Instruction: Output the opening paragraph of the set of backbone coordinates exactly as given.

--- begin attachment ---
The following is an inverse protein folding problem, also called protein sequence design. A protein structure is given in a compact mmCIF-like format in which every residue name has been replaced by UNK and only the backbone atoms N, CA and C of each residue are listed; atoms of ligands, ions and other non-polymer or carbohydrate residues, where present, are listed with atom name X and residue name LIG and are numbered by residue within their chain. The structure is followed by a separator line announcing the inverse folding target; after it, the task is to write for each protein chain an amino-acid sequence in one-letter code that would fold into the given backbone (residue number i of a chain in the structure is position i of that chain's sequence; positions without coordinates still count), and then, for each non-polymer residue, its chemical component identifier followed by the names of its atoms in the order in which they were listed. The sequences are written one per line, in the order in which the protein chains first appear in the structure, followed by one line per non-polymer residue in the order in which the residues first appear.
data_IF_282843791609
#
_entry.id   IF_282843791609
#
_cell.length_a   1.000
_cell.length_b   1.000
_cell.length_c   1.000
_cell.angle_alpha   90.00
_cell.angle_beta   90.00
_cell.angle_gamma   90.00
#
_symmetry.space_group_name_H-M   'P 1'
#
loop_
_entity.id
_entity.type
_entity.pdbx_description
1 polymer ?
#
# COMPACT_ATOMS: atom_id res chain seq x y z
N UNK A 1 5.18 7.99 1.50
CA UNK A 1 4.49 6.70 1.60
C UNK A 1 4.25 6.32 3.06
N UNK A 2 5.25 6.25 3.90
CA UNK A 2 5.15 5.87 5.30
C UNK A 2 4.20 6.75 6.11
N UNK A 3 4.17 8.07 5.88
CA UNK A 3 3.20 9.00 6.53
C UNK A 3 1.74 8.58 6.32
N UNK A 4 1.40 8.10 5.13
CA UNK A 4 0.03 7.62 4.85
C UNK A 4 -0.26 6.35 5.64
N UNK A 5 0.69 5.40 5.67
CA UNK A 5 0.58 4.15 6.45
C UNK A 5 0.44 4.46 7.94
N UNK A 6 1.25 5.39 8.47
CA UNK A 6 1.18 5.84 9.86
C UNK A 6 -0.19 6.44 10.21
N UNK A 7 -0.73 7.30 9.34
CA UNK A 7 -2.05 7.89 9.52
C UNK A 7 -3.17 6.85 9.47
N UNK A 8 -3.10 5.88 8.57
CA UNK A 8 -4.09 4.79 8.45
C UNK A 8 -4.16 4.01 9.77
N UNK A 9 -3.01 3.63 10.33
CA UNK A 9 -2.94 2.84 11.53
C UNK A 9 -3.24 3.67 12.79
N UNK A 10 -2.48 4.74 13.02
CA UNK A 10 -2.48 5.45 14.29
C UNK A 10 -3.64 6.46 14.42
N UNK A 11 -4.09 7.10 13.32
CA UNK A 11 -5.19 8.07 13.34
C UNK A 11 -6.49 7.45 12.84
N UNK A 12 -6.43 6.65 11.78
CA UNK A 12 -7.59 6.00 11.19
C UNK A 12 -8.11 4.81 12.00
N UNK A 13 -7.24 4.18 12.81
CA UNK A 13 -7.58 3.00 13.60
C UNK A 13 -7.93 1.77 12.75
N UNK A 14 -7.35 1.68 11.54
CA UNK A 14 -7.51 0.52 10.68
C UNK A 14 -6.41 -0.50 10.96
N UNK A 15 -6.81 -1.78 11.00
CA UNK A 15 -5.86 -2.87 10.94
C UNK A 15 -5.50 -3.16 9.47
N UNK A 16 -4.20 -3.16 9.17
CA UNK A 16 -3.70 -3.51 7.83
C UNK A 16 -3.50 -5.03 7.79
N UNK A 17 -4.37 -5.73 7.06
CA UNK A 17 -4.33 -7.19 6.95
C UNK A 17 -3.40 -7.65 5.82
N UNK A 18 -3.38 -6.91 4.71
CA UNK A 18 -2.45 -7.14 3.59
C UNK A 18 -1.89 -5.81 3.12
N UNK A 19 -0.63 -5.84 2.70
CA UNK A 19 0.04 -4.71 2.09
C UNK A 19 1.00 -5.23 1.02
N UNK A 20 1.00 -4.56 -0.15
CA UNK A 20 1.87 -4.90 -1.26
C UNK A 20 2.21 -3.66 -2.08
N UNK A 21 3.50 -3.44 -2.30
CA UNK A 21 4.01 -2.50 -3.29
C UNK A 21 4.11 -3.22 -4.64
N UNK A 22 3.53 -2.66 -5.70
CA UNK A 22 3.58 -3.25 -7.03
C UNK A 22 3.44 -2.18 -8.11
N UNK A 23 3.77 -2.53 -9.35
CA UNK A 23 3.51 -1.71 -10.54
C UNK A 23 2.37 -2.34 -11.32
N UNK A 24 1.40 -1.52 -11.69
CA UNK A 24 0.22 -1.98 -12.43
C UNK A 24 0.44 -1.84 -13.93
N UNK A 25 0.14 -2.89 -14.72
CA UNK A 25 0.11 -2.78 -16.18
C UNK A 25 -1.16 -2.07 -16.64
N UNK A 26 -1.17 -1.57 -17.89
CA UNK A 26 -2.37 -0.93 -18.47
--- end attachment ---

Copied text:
The following is an inverse protein folding problem, also called protein sequence design. A protein structure is given in a compact mmCIF-like format in which every residue name has been replaced by UNK and only the backbone atoms N, CA and C of each residue are listed; atoms of ligands, ions and other non-polymer or carbohydrate residues, where present, are listed with atom name X and residue name LIG and are numbered by residue within their chain. The structure is followed by a separator line announcing the inverse folding target; after it, the task is to write for each protein chain an amino-acid sequence in one-letter code that would fold into the given backbone (residue number i of a chain in the structure is position i of that chain's sequence; positions without coordinates still count), and then, for each non-polymer residue, its chemical component identifier followed by the names of its atoms in the order in which they were listed. The sequences are written one per line, in the order in which the protein chains first appear in the structure, followed by one line per non-polymer residue in the order in which the residues first appear.